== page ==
After you remember the guilt, maybe think about the consequences:  an illegitimate child- are you paying child support, did you allow adoption, or just get an abortion?  an accident- did you pay for repairs, or just go to jail?  an offended person who was upset by your language or your actions- did you apologize directly to the person or never talk to them?  and so on.

Some sins are so subtle you don’t think they’re sinful, like pride.  We teach self-esteem here in the United States to a point where people are proud of themselves just for existing, as if they had anything to do with their own existence.  Participation trophies are given to the losing team because they participated, another award just for being there.  This breeds an illegitimate sense of entitlement.  I deserve ________ because I exist, not because I worked hard and earned it.  Respect.  Food.  Status clothing.  Clothing.  In America, we don’t see homelessness and poverty because they only show us the clean homeless shelters, not the dirty campsites or frostbitten fingers.  Our kids are clueless about how hard it can be to scrape up food and shelter when you have nothing.  We joke about it.  Look up an old Saturday Night Live character, Matt Foley.  You may laugh, but you’ll get the point.  But it becomes obvious that in spite of our self esteem, our pride in ourselves and our existence, that we are not God and we can’t just absolve ourselves of our sin, we have to face the natural consequences.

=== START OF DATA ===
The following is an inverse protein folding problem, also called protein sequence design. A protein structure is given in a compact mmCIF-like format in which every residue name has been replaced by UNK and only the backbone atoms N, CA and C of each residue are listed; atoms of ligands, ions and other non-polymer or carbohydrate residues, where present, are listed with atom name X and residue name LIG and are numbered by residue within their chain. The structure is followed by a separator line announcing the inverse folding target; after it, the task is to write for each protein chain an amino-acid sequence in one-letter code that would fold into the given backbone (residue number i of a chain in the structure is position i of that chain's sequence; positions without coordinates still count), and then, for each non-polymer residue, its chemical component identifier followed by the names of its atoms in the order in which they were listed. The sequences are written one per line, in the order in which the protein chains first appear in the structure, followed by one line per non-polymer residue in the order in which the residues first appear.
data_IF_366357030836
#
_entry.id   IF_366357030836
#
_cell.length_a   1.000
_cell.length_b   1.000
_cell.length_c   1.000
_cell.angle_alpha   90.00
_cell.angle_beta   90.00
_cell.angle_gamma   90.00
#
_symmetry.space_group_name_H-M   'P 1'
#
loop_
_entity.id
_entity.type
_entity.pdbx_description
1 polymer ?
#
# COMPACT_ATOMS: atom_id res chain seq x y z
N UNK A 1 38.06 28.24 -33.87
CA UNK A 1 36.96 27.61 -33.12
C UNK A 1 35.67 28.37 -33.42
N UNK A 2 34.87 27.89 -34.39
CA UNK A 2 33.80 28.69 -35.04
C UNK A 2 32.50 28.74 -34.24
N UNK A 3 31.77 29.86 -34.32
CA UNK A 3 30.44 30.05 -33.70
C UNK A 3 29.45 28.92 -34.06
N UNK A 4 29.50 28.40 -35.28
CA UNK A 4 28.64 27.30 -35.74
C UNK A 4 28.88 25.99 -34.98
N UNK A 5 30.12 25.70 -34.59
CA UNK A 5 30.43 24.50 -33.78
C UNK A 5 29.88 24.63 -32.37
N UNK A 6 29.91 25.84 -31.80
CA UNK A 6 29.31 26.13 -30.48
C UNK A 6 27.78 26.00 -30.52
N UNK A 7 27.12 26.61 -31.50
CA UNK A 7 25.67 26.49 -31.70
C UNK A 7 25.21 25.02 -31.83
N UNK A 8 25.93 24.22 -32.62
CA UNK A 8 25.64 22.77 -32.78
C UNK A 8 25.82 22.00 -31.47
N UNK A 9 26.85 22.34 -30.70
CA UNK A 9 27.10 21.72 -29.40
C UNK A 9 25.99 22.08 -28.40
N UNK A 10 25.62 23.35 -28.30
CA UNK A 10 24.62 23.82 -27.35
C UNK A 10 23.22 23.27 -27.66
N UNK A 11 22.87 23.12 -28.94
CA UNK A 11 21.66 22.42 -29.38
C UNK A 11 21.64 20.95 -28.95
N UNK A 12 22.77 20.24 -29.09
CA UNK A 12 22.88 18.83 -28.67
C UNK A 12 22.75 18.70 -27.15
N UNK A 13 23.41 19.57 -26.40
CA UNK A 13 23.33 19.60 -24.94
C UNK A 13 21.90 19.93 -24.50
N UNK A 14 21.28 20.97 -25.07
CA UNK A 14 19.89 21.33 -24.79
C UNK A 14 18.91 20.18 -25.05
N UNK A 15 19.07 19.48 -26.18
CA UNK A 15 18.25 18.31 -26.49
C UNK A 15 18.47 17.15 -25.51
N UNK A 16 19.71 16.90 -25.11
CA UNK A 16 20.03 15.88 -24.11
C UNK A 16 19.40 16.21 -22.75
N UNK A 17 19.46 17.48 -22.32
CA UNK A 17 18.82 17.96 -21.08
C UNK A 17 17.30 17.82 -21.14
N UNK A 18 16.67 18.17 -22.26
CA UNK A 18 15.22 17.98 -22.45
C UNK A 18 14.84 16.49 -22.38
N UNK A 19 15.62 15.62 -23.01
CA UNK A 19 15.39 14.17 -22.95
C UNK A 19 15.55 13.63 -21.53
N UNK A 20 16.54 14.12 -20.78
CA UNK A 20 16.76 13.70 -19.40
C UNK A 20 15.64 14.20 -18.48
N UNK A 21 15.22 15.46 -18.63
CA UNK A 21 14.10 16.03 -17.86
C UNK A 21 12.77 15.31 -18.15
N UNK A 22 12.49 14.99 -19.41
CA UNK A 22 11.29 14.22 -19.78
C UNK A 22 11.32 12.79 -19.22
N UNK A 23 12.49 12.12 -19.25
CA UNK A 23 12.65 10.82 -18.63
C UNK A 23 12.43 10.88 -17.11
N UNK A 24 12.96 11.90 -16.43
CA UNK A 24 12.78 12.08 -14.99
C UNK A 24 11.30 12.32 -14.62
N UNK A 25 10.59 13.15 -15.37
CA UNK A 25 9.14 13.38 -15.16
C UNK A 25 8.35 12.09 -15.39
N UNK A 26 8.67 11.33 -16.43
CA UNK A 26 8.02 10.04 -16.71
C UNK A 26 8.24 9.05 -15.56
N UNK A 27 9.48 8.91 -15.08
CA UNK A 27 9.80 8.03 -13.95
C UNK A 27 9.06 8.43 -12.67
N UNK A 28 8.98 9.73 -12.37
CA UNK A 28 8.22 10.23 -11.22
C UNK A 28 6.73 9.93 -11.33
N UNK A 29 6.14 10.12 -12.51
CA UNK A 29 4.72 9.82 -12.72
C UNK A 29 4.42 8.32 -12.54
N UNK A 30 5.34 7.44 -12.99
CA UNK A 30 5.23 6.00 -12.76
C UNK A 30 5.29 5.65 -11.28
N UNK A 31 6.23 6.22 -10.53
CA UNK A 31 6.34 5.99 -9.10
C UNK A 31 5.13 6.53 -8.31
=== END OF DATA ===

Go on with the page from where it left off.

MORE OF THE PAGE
That shit is in there, and it’s got to come out.

Now think about that confession.  It might require effort.  Fully half of the steps of the traditional 12-Step Programs like Alcoholics Anonymous recommend searching out your sins, confessing them, and making amends for them.  It might cramp your style.  It might cause you inner anguish and turmoil.  Your hands get dirty in the process, not saying that they weren’t already soiled by the past actions.  The confession is the critical part of the cleaning process.

The thing about confession is, it’s a lot harder than just going to the bathroom and then washing your hands.  It’s the whole psychodrama- how will it turn out?  What about forgiveness?  When you’re done and you can wash your hands of it, it just feels so relieving.  The hot water of having faced the truth and come out on the other side.  The soap of forgiveness, whether we’ve just asked for it or whether it was offered and accepted.  And the drying towel of making amends, so much as is possible, making what was wrong, right again.

I washed my hands earlier, and I suspect they’re still clean.  But maybe not.  There’s always something right there, ready to go, at the corner of the transverse colon, isn’t there?  So maybe it’s a compulsion or maybe it’s not, but I’m going to go wash my hands, again, right now.  Just because it feels good.  And maybe later, I’ll make another full confession.